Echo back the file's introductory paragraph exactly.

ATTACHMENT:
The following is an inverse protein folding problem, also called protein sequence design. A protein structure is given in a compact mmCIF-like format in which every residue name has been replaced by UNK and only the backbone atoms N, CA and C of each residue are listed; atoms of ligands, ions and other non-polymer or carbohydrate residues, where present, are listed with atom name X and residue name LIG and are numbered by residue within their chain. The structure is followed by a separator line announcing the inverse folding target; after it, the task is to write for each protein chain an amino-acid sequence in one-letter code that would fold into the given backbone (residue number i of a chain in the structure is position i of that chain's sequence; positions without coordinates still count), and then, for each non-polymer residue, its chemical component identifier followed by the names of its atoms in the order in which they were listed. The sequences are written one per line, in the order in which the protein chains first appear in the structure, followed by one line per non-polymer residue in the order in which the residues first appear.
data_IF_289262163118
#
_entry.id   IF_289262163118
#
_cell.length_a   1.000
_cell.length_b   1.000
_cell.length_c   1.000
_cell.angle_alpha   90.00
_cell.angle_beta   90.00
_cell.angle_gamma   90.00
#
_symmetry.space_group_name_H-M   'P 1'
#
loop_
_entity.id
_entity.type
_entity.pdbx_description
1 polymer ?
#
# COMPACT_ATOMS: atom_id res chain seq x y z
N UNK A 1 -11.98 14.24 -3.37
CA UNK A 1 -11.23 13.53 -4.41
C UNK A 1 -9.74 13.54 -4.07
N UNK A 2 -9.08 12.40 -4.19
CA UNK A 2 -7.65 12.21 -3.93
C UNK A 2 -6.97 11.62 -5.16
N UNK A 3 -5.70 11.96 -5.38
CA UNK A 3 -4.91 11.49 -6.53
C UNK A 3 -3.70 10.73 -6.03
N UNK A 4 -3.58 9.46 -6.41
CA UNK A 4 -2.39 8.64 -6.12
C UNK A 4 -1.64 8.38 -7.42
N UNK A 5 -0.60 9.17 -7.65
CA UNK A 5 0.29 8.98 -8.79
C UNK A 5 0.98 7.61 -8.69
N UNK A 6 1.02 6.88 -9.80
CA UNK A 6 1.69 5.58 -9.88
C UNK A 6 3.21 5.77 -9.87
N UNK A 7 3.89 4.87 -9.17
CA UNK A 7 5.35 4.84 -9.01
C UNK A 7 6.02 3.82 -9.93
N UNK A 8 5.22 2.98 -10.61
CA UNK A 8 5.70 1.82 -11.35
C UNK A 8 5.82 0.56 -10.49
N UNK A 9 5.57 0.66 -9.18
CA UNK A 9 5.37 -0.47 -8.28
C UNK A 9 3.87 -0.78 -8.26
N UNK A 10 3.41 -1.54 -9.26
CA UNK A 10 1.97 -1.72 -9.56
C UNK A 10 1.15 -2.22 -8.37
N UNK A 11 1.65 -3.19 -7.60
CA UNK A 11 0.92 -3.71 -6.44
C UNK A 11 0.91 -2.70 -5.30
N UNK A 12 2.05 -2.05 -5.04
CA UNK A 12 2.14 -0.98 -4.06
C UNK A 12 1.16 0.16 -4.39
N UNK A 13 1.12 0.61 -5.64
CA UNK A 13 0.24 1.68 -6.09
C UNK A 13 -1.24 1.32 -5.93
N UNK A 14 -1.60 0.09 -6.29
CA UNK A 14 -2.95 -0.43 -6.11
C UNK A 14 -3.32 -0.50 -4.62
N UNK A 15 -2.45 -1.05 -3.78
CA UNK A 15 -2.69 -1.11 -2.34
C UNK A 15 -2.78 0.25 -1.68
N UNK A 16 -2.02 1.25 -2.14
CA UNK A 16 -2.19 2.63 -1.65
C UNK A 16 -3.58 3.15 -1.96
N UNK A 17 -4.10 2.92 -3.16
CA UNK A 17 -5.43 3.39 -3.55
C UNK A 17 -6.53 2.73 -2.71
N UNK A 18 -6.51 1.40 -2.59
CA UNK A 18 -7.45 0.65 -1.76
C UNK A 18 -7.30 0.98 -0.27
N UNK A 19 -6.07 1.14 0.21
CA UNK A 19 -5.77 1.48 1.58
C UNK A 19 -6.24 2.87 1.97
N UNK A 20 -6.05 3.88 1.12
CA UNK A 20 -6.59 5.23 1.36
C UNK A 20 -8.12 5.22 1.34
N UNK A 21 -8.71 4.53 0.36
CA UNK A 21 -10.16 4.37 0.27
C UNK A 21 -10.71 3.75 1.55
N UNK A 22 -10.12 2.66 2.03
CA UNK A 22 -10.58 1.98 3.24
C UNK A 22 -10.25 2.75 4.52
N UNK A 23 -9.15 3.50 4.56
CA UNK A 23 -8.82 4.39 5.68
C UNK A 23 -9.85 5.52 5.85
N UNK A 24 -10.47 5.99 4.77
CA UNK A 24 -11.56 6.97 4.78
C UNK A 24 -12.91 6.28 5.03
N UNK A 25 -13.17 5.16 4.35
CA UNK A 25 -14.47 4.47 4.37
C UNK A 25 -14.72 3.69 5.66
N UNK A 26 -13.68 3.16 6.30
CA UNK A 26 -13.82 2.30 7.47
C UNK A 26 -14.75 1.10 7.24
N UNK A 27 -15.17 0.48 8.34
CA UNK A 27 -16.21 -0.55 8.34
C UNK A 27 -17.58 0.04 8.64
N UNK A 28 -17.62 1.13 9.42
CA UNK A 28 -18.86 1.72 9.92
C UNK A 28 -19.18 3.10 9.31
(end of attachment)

The following is an inverse protein folding problem, also called protein sequence design. A protein structure is given in a compact mmCIF-like format in which every residue name has been replaced by UNK and only the backbone atoms N, CA and C of each residue are listed; atoms of ligands, ions and other non-polymer or carbohydrate residues, where present, are listed with atom name X and residue name LIG and are numbered by residue within their chain. The structure is followed by a separator line announcing the inverse folding target; after it, the task is to write for each protein chain an amino-acid sequence in one-letter code that would fold into the given backbone (residue number i of a chain in the structure is position i of that chain's sequence; positions without coordinates still count), and then, for each non-polymer residue, its chemical component identifier followed by the names of its atoms in the order in which they were listed. The sequences are written one per line, in the order in which the protein chains first appear in the structure, followed by one line per non-polymer residue in the order in which the residues first appear.